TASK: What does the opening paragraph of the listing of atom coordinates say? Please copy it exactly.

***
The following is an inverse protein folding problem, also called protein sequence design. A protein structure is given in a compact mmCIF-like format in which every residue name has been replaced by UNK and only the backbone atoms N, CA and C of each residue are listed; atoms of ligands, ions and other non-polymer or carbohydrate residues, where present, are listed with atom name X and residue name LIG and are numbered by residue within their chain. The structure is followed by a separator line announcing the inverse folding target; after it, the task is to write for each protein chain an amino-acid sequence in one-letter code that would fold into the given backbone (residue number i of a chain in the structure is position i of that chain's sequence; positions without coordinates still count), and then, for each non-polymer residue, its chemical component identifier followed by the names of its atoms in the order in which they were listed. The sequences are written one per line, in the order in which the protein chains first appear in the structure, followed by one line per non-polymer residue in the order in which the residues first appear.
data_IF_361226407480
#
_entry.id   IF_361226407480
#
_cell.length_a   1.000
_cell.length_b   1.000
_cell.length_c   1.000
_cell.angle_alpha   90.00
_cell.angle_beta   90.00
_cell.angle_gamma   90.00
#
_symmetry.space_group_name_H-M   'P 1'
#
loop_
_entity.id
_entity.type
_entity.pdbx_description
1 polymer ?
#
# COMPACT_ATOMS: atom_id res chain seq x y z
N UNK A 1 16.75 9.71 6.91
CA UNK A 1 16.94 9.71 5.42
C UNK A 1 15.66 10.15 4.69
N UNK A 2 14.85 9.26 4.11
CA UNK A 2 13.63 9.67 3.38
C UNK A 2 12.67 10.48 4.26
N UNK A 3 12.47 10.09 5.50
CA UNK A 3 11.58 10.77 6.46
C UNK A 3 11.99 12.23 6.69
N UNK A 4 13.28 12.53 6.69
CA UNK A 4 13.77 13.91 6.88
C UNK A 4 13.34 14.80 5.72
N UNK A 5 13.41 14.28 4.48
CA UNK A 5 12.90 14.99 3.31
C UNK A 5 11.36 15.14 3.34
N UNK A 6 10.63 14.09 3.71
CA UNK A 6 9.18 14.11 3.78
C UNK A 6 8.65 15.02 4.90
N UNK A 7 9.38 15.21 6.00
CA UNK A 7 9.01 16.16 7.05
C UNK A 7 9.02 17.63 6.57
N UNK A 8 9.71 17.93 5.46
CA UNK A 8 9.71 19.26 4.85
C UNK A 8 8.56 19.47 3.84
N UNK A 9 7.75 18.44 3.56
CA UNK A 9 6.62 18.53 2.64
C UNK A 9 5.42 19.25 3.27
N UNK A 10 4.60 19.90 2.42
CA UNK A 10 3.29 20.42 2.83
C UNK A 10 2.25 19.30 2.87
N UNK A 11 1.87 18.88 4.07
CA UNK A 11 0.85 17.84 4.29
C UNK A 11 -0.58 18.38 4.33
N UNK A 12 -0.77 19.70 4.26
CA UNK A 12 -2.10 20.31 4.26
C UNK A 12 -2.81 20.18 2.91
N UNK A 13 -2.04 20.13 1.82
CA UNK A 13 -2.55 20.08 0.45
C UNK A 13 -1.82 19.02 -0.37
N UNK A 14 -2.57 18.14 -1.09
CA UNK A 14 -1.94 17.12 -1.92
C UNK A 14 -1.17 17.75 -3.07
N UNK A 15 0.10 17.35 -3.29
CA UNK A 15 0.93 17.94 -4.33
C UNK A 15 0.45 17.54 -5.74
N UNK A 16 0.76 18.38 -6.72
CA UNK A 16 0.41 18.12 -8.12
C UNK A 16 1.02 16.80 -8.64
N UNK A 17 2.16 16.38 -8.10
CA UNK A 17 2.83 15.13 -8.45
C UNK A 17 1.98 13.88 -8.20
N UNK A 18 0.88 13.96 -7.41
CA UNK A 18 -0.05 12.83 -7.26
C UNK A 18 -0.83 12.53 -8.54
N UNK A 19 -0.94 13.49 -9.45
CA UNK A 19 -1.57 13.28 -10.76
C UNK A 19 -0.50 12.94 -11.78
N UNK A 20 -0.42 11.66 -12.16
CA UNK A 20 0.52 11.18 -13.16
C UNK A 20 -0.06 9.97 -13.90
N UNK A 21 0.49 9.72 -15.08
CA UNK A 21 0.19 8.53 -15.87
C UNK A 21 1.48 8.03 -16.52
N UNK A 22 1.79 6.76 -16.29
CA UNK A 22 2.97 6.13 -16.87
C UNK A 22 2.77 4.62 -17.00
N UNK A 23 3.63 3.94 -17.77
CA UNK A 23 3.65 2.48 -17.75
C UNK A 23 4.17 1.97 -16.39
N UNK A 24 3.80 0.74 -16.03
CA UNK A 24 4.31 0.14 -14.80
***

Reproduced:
The following is an inverse protein folding problem, also called protein sequence design. A protein structure is given in a compact mmCIF-like format in which every residue name has been replaced by UNK and only the backbone atoms N, CA and C of each residue are listed; atoms of ligands, ions and other non-polymer or carbohydrate residues, where present, are listed with atom name X and residue name LIG and are numbered by residue within their chain. The structure is followed by a separator line announcing the inverse folding target; after it, the task is to write for each protein chain an amino-acid sequence in one-letter code that would fold into the given backbone (residue number i of a chain in the structure is position i of that chain's sequence; positions without coordinates still count), and then, for each non-polymer residue, its chemical component identifier followed by the names of its atoms in the order in which they were listed. The sequences are written one per line, in the order in which the protein chains first appear in the structure, followed by one line per non-polymer residue in the order in which the residues first appear.